I thought of Mary Self when I read that a new ICM survey in the run-up to Easter has found no shortage of people believing in prayer. Mary knows what can happen when people pray: she was miraculously (and unexpectedly) healed of terminal cancer following a time of prayer. You can read her story in "From Medicine to Miracle" which she co-authored with Daily Mirror journalist Rod Chaytor.
I thought of Mary because I was the one who placed the story with "The Mirror" and had the huge delight of seeing it make front page. Even better I had the thrill of seeing "The Voice of the Mirror" state quite unequivocally that when it came to prayer the newspaper wanted to solidly identify with believers and not the sceptics. It was great to get the scoop but even better to know that millions of people were being encouraged to pray.
Mary's experience matched the promise Jesus made to his disciples the night before he died when he said, "If you remain in me and my words remain in you ask whatever you wish and it will be given to you. This is to my Father's glory that you bear much fruit showing yourselves to be my disciples."
That word glory is very striking. It is a translation of a Greek work that spoke of honour and even reputation. Put simply our prayer lives can both enhance and diminish God's reputation (and no one can doubt that it certainly needs some enhancing at the moment).
Now we all know what it is to feel frustrated when it comes to what we often say is "unanswered prayer", and we are frequently left wondering why our prayers seem so ineffective. Given this it's worth noticing that Jesus offers us two helpful suggestions in this section of John's Gospel.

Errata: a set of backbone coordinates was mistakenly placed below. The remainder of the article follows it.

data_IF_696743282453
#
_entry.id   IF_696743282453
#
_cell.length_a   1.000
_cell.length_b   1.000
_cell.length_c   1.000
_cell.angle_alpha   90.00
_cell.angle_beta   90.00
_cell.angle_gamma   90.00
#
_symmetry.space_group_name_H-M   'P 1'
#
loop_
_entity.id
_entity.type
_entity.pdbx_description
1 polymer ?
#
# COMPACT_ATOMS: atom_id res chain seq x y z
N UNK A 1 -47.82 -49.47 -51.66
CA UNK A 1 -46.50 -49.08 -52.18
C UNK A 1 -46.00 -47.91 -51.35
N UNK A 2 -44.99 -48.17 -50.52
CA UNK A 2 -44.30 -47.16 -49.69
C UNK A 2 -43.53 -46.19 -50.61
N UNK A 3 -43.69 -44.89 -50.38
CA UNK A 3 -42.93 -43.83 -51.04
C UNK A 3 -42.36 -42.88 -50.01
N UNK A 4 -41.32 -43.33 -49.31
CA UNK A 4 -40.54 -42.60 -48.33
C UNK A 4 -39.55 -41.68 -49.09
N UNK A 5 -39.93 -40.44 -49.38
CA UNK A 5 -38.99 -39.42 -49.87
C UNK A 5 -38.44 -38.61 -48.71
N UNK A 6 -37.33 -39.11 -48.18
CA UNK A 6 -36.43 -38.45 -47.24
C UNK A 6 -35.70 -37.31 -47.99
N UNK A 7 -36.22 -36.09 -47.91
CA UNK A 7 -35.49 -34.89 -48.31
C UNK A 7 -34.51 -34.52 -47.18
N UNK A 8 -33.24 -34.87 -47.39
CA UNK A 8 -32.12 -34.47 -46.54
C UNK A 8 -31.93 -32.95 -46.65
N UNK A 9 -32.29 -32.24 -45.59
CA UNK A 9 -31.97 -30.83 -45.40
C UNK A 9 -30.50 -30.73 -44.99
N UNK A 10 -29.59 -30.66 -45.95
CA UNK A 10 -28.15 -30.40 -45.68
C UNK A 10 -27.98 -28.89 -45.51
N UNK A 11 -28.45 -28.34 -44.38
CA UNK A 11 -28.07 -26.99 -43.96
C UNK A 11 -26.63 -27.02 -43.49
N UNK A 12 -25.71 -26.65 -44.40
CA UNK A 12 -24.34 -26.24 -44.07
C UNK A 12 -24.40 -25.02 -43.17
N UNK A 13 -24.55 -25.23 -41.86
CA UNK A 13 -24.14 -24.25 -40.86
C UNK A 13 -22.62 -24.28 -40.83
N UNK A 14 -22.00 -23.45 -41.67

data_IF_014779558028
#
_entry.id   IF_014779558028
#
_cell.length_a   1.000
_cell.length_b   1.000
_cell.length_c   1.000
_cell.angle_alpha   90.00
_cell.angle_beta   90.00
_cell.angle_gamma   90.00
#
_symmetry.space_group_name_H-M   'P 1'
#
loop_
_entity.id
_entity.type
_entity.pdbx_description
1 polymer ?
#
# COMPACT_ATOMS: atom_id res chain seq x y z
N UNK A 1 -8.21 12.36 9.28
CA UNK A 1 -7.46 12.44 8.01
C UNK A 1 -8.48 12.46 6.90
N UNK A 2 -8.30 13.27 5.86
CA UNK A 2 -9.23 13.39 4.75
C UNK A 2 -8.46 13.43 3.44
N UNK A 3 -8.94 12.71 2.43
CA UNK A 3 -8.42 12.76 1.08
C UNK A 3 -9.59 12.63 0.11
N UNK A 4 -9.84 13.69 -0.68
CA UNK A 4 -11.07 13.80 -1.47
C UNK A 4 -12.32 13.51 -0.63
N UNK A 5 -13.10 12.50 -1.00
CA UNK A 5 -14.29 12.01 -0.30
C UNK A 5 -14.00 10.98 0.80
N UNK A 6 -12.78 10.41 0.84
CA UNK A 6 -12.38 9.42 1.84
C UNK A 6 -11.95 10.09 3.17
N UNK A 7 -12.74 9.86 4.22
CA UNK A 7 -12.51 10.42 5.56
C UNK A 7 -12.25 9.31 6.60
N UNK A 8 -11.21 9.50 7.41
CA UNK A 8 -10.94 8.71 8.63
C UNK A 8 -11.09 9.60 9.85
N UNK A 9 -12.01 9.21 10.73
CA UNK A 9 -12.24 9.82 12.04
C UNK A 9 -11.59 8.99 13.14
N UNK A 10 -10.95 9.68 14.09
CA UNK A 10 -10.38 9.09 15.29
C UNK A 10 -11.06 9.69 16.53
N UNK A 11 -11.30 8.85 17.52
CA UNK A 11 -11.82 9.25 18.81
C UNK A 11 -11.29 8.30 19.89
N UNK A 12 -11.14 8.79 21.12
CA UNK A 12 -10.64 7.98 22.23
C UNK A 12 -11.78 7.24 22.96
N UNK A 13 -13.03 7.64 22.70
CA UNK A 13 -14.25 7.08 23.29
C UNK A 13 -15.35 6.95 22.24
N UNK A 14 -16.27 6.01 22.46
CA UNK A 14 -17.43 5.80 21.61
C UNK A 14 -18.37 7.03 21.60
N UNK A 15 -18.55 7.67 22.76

In the first place He reminds us of the importance of unity. John shows that that as He approached His death Jesus felt the need to stress this (and given the way the disciples were treating each other this is not surprising).
And so we need to learn that If we want to see God doing "the unexpected and the unimaginable" we need to do all we can to ensure that we are at one with other members of the Body of Christ too. We are to love one another as He has loved us, sacrificially and recklessly not sparing the cost or the apparent indignity. The cross is the gold standard of Christian love.
It is also important to appreciate that if we want to see God answering our prayers in the way He answered His Son's requests we must learn to pray as He did and that will sometimes mean accepting the way of the cross.
As Tom Smail once said "Jesus was not saved from Calvary. He had to go through Calvary. If you are looking for an experience of the Holy Spirit that is going to put you on some kind of charismatic cloud where you can float in untroubled glory straight into the Kingdom of God my friend you are in cloud cuckoo land, you are looking in the wrong place altogether. Jesus doesn't know how to give anyone an easy ride. He hadn't one Himself and He won't give it to anyone."
For in the final analysis prayer is not magic. Prayer is not a way of manipulating God. Prayer is the way God allows us to become part of His cosmic purposes – and given who He is it should come as no surprise that His ways are often very different to ours, as Good Friday shows us all too well.